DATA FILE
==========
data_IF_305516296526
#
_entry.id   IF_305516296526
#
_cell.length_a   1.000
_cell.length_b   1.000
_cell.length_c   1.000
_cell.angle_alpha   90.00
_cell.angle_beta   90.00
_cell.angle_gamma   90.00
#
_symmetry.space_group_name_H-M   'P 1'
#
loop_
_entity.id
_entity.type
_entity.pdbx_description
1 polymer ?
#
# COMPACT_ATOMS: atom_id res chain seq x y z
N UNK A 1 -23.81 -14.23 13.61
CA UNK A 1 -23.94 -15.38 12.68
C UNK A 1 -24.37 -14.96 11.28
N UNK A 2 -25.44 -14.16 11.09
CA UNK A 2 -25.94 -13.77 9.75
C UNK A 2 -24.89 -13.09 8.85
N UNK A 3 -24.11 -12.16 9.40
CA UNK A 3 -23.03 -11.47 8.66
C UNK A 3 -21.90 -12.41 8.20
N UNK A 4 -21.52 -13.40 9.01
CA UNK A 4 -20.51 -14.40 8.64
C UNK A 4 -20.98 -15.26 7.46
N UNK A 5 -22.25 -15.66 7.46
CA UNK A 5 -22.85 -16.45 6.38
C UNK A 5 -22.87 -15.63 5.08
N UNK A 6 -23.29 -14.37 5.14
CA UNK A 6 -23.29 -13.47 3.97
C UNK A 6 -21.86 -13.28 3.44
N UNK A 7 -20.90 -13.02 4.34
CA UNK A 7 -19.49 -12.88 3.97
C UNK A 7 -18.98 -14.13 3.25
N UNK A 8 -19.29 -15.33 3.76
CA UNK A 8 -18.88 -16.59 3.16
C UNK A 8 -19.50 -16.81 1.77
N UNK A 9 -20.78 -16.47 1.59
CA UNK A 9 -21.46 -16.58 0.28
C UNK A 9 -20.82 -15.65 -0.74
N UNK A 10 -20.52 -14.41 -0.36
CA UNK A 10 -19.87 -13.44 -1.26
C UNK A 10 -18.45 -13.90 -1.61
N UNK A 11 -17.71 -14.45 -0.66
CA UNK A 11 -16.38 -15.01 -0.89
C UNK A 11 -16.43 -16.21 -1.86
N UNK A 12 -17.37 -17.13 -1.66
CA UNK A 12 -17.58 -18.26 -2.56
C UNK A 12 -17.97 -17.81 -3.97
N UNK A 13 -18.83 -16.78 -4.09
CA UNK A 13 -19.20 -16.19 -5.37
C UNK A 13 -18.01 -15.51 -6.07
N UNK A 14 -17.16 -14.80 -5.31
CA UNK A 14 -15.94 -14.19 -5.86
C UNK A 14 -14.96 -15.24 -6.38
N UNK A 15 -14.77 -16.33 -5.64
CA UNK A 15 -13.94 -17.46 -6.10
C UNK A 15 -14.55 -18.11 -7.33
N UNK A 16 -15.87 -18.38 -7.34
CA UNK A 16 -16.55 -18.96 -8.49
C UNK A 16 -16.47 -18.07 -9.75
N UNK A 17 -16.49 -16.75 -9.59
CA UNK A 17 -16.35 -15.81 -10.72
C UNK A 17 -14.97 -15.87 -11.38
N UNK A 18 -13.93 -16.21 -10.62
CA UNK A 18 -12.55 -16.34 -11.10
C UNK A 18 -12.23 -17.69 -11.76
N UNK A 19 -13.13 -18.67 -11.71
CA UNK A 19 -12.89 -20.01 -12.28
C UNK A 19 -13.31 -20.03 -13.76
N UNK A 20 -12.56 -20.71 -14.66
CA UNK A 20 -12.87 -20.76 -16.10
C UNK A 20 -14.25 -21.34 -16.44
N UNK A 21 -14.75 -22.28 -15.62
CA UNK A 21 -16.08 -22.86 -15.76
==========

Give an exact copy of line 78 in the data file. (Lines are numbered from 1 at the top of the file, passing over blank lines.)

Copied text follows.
N UNK A 20 -12.56 -20.71 -14.66